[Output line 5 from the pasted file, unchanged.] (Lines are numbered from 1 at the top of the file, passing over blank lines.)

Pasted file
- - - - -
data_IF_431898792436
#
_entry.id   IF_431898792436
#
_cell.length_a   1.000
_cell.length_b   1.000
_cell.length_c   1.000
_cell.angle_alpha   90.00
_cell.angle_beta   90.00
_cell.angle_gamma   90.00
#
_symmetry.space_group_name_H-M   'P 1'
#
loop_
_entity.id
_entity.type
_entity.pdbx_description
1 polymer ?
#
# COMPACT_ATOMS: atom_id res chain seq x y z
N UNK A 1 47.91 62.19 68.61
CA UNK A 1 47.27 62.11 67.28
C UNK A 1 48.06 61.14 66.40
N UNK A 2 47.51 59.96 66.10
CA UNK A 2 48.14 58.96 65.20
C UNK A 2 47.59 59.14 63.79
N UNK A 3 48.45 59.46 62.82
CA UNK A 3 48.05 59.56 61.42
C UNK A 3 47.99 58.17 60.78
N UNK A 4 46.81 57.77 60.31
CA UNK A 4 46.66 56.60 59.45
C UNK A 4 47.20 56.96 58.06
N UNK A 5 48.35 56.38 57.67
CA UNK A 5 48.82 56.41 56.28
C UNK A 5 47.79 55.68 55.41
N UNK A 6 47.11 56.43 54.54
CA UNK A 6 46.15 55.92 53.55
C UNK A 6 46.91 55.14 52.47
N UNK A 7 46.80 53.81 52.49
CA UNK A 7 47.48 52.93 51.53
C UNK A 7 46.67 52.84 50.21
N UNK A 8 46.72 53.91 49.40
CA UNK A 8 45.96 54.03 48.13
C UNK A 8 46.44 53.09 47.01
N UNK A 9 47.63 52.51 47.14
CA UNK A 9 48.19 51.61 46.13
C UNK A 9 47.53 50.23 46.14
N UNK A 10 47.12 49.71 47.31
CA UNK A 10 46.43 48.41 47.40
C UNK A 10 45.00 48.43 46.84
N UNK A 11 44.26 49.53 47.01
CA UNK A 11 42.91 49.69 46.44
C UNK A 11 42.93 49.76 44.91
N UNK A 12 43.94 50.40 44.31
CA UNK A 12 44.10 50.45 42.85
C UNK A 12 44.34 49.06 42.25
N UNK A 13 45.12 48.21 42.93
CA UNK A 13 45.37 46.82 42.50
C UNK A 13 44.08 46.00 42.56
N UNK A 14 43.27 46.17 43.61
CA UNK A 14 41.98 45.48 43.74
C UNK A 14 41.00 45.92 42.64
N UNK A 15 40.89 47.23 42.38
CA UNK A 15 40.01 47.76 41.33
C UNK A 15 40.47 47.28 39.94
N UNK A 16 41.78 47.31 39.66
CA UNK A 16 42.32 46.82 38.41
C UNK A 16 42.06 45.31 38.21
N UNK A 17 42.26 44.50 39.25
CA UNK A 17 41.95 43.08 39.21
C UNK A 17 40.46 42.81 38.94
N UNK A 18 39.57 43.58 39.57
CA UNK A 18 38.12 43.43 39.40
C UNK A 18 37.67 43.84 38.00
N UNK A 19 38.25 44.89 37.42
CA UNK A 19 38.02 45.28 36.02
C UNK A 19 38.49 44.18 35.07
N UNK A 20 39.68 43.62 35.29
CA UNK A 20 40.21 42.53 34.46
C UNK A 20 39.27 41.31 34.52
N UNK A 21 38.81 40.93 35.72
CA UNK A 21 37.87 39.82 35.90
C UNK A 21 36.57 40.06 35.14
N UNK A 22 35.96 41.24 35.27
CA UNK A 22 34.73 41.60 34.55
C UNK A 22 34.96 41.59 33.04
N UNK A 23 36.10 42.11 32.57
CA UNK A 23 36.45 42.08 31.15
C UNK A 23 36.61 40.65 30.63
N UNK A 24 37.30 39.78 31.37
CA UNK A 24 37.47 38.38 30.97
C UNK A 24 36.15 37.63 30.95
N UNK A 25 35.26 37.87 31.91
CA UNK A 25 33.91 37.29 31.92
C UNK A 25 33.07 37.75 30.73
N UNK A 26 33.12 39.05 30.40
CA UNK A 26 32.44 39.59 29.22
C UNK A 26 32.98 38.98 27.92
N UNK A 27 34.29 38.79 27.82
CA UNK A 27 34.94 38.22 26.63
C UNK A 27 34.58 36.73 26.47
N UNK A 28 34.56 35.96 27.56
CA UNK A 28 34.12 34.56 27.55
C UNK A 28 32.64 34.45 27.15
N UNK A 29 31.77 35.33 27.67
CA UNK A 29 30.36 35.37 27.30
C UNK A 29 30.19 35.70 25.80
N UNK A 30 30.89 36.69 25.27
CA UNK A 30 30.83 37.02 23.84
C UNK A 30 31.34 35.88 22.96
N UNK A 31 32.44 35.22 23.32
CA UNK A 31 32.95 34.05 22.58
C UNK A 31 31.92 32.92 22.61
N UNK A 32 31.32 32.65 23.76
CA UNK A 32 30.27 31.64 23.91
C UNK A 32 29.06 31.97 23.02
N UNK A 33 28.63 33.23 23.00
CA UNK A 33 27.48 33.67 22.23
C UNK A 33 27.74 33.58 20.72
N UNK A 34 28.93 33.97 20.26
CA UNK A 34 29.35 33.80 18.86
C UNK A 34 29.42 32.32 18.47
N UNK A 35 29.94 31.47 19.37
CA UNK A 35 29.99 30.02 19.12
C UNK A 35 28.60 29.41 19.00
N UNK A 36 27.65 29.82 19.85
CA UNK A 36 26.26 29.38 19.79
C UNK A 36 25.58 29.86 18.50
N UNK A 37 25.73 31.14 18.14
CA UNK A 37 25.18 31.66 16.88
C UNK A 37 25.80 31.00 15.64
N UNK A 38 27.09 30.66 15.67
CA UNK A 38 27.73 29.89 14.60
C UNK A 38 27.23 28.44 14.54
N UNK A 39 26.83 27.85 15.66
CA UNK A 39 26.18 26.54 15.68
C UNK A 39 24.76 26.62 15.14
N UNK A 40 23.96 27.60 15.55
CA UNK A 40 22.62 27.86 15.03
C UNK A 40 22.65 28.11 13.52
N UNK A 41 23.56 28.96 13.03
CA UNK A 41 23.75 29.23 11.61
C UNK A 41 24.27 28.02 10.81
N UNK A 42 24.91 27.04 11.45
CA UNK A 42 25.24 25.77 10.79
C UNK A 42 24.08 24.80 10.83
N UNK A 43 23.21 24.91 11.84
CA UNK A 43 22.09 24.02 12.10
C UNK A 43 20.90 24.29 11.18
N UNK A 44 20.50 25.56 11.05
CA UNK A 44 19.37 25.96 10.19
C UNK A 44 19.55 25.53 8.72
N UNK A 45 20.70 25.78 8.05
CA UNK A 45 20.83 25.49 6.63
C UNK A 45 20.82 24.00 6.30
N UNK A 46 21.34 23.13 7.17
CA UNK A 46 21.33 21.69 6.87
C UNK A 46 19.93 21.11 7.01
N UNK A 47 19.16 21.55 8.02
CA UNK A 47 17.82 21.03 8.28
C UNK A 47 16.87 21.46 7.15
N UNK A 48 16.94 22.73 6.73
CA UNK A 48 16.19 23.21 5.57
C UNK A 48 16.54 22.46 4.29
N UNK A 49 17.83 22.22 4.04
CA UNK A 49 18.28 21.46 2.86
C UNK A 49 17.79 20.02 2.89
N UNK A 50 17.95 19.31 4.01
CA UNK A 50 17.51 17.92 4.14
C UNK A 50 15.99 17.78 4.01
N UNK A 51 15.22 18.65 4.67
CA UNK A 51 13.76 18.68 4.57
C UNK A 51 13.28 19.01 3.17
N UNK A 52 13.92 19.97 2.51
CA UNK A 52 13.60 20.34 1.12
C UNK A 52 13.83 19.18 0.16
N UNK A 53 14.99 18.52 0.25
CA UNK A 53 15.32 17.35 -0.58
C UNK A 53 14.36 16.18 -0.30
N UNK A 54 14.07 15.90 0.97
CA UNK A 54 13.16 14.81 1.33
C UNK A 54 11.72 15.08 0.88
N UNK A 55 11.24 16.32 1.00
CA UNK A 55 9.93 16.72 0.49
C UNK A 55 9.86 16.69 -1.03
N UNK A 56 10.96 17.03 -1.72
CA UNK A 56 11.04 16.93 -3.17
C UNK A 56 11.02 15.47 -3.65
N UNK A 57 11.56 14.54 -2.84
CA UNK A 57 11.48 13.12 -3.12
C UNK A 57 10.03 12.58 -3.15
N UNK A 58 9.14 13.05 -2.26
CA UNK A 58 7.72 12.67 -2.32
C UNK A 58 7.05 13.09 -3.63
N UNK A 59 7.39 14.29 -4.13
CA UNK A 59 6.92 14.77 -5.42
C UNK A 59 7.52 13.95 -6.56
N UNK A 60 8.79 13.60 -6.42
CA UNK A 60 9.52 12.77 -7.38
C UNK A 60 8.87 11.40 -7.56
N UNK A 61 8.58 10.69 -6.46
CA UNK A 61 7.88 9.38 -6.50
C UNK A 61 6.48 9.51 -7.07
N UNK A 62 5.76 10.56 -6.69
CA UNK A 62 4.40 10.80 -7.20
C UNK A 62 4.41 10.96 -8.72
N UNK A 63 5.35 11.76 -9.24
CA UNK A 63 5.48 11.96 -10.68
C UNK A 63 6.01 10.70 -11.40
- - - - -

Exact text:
_cell.length_a   1.000